Government in crisis: May vows ‘I fight on’
- Credit: PA Wire/PA Images
Theresa May has vowed to battle on 'with everything I have got' as she faces a leadership challenge sparked by her chaotic Brexit.
The prime minister's leadership hangs in the balance after 48 letters asking for her to step down were sent to 1922 Committee chairman Sir Graham Brady.
Conservative MPs will vote this evening with May needing a simple majority to see off the challenge.
If she wins she cannot be challenged for another 12 months but if she loses a contest will begin with the final two candidates voted for by the membership.
Speaking outside Downing Street May said: 'Sir Graham Brady has confirmed that he has received 48 letters from Conservative MPs so there will now be a vote of confidence in my leadership of the Conservative Party.
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'I will contest that vote with everything I've got.'
She added: 'I stood to be leader because I believe in the Conservative vision for a better future; a thriving economy with nowhere and nobody left behind; a stronger society where everyone can make the most of their talents - always serving the national interest.
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'And at this crucial moment in our history, that means securing a Brexit deal that delivers on the result of the EU referendum, taking back control of our borders, laws and money, but protecting jobs, our security and our precious union as we do so.
'Through good times and bad over the last two years, my passionate belief that such a deal is attainable, that a bright future lies ahead for our country, has not wavered and it is now within our grasp.
'I spent yesterday meeting Chancellor Merkel, prime minister Rutte, president Tusk and president Juncker to address the concerns that MPs have with the backstop, and we are making progress.'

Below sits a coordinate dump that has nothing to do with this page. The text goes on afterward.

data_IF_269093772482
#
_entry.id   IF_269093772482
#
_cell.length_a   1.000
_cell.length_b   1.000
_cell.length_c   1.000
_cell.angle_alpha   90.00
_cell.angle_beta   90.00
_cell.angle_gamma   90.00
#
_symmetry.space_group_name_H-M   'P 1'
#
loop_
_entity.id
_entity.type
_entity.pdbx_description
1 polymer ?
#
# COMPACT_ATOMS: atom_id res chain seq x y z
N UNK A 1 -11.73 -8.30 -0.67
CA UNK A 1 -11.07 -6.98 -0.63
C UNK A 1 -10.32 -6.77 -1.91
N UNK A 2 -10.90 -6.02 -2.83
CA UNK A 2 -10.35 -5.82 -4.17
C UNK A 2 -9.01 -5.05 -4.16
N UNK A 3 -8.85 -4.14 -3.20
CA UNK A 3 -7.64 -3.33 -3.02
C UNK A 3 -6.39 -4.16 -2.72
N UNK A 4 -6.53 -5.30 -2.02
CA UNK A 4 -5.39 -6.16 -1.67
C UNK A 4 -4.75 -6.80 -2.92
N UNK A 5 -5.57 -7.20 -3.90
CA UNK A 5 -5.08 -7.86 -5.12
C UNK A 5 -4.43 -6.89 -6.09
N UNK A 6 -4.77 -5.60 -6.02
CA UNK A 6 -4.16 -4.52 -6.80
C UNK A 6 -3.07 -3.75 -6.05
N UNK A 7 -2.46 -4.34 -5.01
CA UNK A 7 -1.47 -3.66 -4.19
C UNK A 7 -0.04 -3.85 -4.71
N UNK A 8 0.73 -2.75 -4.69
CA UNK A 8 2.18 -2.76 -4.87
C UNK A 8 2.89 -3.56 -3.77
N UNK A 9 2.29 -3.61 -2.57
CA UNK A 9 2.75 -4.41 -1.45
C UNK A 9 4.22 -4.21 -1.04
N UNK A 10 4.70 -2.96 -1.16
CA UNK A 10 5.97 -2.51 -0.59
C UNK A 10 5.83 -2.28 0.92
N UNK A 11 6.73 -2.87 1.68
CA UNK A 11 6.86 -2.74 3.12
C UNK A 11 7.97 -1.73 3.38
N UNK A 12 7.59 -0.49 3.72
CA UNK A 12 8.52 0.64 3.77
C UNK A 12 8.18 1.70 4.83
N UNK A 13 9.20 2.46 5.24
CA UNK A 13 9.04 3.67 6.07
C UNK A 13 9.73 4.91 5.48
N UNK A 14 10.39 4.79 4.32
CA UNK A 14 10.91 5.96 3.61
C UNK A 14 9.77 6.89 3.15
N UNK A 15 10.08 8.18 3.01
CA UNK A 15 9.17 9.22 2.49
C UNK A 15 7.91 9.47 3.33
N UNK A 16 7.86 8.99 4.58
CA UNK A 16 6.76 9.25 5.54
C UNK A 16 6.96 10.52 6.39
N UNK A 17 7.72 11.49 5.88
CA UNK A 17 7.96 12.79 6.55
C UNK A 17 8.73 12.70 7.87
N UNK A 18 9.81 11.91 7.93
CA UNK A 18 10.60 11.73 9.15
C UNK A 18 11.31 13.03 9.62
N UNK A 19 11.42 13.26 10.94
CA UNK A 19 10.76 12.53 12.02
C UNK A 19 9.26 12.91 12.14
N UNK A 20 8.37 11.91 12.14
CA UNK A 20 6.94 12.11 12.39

Attacking those that are seeking to topple her she added: 'Weeks spent tearing ourselves apart will only create more division, just as we should be standing together to serve our country. None of that would be in the national interest.
'The only people whose interests would be served are Jeremy Corbyn and John McDonnell.'
And in a defiant closing message she said: 'I have devoted myself unsparingly to these tasks ever since I became prime minister and I stand ready to finish the job.'
Confirming the threshold to spark the ballot had been reached Sir Graham said the vote would be held between 6pm and 8pm in the House of Commons and the result announced this evening.
'The votes will be counted immediately afterwards and an announcement will be made as soon as possible in the evening,' he added.
A string of cabinet ministers, including some touted as possible replacements for May, have swiftly come out with statements of loyalty to her.
Home secretary Sajid Javid said: 'The last thing our country needs right now is a Conservative Party leadership election. Will be seen as self-indulgent and wrong. PM has my full support and is best person to ensure we leave EU on 29 March.'
Foreign secretary Jeremy Hunt said: 'I am backing Theresa May tonight. Being PM (is the) most difficult job imaginable right now and the last thing the country needs is a damaging and long leadership contest.
'Brexit was never going to be easy but she is the best person to make sure we actually leave the EU on March 29.'
Environment secretary Michael Gove, another cabinet minister seen as a possible leadership contender, tweeted: 'I am backing the prime minister 100% – and I urge every Conservative MP to do the same. She is battling hard for our country and no-one is better placed to ensure we deliver on the British people's decision to leave the EU.'
Brexit-backing international development secretary Penny Mordaunt posted: 'The prime minister has my full support, not least because she has always done what she firmly believes is in the national interest. Our country needs us all to fight for a good deal and prepare for a no-deal scenario. All eyes and hands should be on that task.'
Others voicing support for the PM included chancellor Philip Hammond, health secretary Matt Hancock, justice secretary David Gauke, pensions secretary Amber Rudd and communities secretary James Brokenshire.
But in a joint statement, the chairman of the European Research Group of Eurosceptic Tory backbenchers Jacob Rees-Mogg and his deputy Steve Baker said: 'Theresa May's plan would bring down the government if carried forward. But our party will rightly not tolerate it.
'Conservatives must now answer whether they wish to draw ever closer to an election under May's leadership. In the national interest, she must go.'
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